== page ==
A purposive sample of physical therapists, occupational therapists and rehabilitation assistants: who were currently using GRASP, or had previous experience of using GRASP, or who were involved in the implementation of GRASP at their work setting were recruited to take part in this study. Therapists and work settings that were not using GRASP or did not have experience of implementing GRASP in practice were not eligible for inclusion. Potential participants were identified through existing contacts with the research team (e.g., through sites involved in the GRASP RCT), through the public registries for BC Occupational Therapists and Physical Therapists and through a database of therapists that had agreed to be contacted about future research relating to the program through the GRASP website. These potential participants were sent an email by the fifth author (JE) outlining the details of the study and inviting them to take part in an interview of maximum one hour in length. A snowball sampling technique was used in which these participants identified colleagues from their own work place, or from other sites in the region, who would be suitable to take part.

Setting

The interviews were conducted by the first (LAC) and second author (NEM). Interviews took place at the work site of participants at a time deemed suitable by them. In instances where it was not possible to conduct the interviews face-to-face, the interviews were carried out over the telephone.

Data collection

The data collection tool used in this study was an interview guide (see Additional file 1: Interview Guide). NPT was used to devise questions and prompts about the processes of implementing and embedding GRASP in practice. Following introductory questions, participants were asked how they found out about GRASP and to describe in their own words how they use GRASP in practice. The GRASP Guideline Manual (http://neurorehab.med.ubc.ca/grasp/) was used to identify components of GRASP against which fidelity could be evaluated, and these were included as prompts within the interview guide. For example, in the GRASP Guideline Manual pg.8 line 9 the instruction given is `Show patient and family how to do each exercise.’ A prompt relating to the family and carer involvement component of GRASP was developed for inclusion in the interview guide. The interview guide was reviewed and piloted with researchers (n = 2) with previous experience of using implementation frameworks for semi-structured interviews, and with therapists (n = 3). The interviews lasted a maximum of one hour. They were audio-recorded and field notes made. All participants provided written informed consent and received a $25 Canadian honorarium to compensate them for their time. Interviews were conducted until no new implementation issues were being reported and data saturation was deemed to have been reached.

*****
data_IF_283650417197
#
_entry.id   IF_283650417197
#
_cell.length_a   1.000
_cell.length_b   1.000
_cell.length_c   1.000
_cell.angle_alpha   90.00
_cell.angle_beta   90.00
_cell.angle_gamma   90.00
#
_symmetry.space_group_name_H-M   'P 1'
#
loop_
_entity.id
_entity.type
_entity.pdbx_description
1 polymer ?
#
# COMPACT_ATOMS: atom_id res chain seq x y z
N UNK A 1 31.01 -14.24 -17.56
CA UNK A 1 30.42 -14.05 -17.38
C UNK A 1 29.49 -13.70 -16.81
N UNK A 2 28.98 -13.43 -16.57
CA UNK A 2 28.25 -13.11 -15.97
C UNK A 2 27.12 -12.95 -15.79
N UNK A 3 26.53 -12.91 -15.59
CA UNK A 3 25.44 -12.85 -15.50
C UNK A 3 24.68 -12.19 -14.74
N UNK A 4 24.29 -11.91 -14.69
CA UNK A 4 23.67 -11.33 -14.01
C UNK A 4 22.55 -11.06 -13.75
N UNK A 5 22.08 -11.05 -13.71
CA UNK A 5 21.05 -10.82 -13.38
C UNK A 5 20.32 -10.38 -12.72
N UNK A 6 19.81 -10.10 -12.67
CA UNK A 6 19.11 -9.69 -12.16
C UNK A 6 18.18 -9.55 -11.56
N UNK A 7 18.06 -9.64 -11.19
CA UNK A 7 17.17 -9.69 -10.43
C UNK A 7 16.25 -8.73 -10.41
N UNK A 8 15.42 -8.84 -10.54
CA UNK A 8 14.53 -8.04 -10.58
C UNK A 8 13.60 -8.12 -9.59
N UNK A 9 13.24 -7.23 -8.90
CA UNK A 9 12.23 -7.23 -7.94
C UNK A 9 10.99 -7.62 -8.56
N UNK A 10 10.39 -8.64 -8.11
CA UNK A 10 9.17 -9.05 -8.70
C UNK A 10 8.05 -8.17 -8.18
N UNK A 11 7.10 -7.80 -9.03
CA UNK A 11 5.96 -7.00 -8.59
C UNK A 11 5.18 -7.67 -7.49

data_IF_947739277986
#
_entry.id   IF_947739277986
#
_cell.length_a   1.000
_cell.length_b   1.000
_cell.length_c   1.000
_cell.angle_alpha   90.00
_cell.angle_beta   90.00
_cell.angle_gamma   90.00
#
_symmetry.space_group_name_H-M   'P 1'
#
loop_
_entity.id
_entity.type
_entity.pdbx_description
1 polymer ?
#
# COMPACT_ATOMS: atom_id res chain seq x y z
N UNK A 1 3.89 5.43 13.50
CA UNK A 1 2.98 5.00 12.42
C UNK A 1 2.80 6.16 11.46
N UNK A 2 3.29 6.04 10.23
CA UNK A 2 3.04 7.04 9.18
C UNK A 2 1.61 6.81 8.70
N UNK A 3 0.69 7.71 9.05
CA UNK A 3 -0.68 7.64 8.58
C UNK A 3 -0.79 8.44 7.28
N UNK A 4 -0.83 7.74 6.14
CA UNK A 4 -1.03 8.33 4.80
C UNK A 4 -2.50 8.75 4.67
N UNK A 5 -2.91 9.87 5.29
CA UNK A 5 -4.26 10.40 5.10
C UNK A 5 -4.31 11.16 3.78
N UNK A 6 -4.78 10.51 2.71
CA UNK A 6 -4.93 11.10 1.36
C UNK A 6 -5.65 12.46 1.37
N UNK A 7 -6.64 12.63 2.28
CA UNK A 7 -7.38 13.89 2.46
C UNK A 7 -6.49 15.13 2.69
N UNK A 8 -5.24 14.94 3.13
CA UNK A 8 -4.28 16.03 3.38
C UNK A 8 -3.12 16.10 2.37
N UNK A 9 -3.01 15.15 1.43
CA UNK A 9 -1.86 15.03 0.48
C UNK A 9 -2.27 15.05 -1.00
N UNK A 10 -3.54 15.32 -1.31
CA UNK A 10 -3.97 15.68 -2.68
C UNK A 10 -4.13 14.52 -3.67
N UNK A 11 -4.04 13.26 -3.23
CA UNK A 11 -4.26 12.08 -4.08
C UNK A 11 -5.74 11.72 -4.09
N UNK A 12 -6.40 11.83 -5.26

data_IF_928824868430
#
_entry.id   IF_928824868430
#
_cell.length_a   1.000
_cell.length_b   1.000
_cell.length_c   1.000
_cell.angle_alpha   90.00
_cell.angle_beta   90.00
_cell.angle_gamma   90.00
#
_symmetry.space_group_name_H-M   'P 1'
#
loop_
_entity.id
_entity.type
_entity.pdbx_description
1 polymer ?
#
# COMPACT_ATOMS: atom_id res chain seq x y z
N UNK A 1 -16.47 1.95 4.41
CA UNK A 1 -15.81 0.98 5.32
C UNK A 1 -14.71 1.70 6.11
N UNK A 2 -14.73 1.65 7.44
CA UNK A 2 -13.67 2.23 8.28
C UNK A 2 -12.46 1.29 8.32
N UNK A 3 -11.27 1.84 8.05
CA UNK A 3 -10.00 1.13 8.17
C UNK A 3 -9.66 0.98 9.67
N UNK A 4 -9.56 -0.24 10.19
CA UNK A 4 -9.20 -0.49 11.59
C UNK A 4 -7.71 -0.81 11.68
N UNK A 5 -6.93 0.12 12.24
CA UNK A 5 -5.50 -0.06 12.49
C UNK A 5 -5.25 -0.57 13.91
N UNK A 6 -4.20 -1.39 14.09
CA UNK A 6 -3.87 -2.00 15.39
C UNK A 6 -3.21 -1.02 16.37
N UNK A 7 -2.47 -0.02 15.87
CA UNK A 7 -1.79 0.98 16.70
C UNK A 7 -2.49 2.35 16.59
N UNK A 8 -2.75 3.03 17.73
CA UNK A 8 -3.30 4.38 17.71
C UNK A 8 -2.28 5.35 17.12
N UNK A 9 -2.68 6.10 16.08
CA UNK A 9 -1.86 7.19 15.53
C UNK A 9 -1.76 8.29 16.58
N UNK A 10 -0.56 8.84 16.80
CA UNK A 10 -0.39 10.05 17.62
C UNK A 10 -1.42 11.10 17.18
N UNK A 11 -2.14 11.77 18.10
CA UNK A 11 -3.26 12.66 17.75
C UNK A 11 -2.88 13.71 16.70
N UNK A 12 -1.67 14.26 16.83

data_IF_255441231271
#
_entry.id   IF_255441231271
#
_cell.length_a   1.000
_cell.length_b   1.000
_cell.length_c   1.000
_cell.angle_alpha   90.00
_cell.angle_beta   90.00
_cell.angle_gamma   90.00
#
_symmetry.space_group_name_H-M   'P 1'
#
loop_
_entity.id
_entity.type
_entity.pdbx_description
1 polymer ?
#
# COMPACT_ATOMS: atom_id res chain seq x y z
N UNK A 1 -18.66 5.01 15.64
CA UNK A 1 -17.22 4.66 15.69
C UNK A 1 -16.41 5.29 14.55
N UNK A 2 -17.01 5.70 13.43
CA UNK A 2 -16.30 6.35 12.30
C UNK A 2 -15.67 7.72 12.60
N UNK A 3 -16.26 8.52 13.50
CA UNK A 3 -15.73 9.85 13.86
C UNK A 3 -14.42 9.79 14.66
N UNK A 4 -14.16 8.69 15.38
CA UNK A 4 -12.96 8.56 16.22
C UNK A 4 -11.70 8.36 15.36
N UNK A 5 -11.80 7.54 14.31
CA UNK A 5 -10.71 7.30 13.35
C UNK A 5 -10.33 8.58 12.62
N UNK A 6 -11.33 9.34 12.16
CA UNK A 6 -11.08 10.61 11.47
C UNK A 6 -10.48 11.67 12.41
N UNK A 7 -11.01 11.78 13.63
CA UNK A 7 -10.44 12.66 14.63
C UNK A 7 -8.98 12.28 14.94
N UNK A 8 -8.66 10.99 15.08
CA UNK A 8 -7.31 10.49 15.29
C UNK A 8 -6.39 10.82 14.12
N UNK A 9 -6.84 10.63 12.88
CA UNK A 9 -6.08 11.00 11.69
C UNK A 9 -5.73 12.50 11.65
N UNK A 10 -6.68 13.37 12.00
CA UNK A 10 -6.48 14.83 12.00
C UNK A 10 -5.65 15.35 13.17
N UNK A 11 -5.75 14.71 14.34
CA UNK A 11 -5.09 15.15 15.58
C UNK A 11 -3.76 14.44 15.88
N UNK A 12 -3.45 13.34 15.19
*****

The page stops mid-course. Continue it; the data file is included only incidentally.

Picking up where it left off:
Data analysis

Interview transcripts were transcribed verbatim and imported into NVivo 10 for analysis. Transcripts were first read for understanding to describe each case and to establish an initial coding frame. The coding frame was also informed by prior research that explored upper limb exercise prescription by UK therapists, and uptake of GRASP in the UK, as it was hypothesised that similar experiences would arise for both population groups [10],[20]. Transcripts were then re-read by the first and second authors and separately coded.

The coding frame evolved as analysis progressed (see Additional file 2: Coding Frame). This was facilitated by regular team meetings to discuss and agree on emerging themes and resolve discrepancies in coding. NPT constructs were used to code text relating to the processes of implementing GRASP in clinical practice. The CFIF was used to code text relating to how GRASP is used in practice. These codes were then used to evaluate adherence to the intervention components identified a priori from the GRASP Guideline Manual. The CFIR was used to code emerging factors that influenced both use and implementation of GRASP. Therapists in the research team provided feedback throughout the process, which helped to ensure that findings were credible.

Ethical approval

This study was approved by the University of British Columbia Behavioural Research Ethics Board (BREB), study number H13-00249.

Findings

In total 42 potential participants across 12 sites were invited to take part. Of these, 23 replied to the email invite, and 20 therapists from eight different sites agreed to take part in an interview (two were not using GRASP and one replied after data collection had ceased). Non-participants did not reply to the email invite. The reasons for non-participation are therefore unknown and it is not possible to determine whether or not non-responders were implementing GRASP. Participant characteristics are shown in Table 1 along with their anonymised identification codes. For details on individual recruitment across sites see Additional file 3: Recruitment of participants. Therapists from eight of the twelve contacted sites participated. Seven of these sites were regional hospitals and one site was a rehabilitation centre. Two of the eight sites were situated in the Greater Vancouver area.
Table 1

Participant characteristics

Site

Professional title

Years of experience

Level of education

Introduction to GRASP

Experience with GRASP

A

Occupational therapist (#OT1)

9

BSc

RCT